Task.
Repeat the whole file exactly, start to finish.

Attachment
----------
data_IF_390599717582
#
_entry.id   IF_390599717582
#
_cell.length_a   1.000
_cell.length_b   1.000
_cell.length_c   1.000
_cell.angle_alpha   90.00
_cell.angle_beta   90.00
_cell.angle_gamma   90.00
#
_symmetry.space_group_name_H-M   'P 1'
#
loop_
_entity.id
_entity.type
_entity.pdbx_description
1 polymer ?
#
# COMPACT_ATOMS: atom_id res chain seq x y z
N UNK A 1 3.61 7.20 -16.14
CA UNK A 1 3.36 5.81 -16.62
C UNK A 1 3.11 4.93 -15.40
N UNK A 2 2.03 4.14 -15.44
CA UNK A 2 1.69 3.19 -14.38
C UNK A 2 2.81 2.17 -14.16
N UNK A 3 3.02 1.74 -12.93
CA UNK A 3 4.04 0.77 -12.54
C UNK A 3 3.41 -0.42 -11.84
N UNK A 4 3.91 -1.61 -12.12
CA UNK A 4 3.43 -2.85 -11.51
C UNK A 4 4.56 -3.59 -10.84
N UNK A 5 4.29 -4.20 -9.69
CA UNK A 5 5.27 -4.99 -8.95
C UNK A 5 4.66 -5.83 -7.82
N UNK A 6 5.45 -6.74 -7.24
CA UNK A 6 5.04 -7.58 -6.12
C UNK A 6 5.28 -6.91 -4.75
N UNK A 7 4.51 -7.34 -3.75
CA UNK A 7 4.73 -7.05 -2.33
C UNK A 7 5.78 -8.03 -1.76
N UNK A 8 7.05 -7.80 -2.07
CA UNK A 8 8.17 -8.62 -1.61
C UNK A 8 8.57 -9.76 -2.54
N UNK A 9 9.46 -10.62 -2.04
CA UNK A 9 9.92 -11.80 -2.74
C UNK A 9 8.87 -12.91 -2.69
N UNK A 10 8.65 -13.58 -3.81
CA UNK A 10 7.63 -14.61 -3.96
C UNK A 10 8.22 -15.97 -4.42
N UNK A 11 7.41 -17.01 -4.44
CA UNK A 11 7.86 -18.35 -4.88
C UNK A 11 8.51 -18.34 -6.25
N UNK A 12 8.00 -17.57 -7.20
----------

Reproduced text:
data_IF_390599717582
#
_entry.id   IF_390599717582
#
_cell.length_a   1.000
_cell.length_b   1.000
_cell.length_c   1.000
_cell.angle_alpha   90.00
_cell.angle_beta   90.00
_cell.angle_gamma   90.00
#
_symmetry.space_group_name_H-M   'P 1'
#
loop_
_entity.id
_entity.type
_entity.pdbx_description
1 polymer ?
#
# COMPACT_ATOMS: atom_id res chain seq x y z
N UNK A 1 3.61 7.20 -16.14
CA UNK A 1 3.36 5.81 -16.62
C UNK A 1 3.11 4.93 -15.40
N UNK A 2 2.03 4.14 -15.44
CA UNK A 2 1.69 3.19 -14.38
C UNK A 2 2.81 2.17 -14.16
N UNK A 3 3.02 1.74 -12.93
CA UNK A 3 4.04 0.77 -12.54
C UNK A 3 3.41 -0.42 -11.84
N UNK A 4 3.91 -1.61 -12.12
CA UNK A 4 3.43 -2.85 -11.51
C UNK A 4 4.56 -3.59 -10.84
N UNK A 5 4.29 -4.20 -9.69
CA UNK A 5 5.27 -4.99 -8.95
C UNK A 5 4.66 -5.83 -7.82
N UNK A 6 5.45 -6.74 -7.24
CA UNK A 6 5.04 -7.58 -6.12
C UNK A 6 5.28 -6.91 -4.75
N UNK A 7 4.51 -7.34 -3.75
CA UNK A 7 4.73 -7.05 -2.33
C UNK A 7 5.78 -8.03 -1.76
N UNK A 8 7.05 -7.80 -2.07
CA UNK A 8 8.17 -8.62 -1.61
C UNK A 8 8.57 -9.76 -2.54
N UNK A 9 9.46 -10.62 -2.04
CA UNK A 9 9.92 -11.80 -2.74
C UNK A 9 8.87 -12.91 -2.69
N UNK A 10 8.65 -13.58 -3.81
CA UNK A 10 7.63 -14.61 -3.96
C UNK A 10 8.22 -15.97 -4.42
N UNK A 11 7.41 -17.01 -4.44
CA UNK A 11 7.86 -18.35 -4.88
C UNK A 11 8.51 -18.34 -6.25
N UNK A 12 8.00 -17.57 -7.20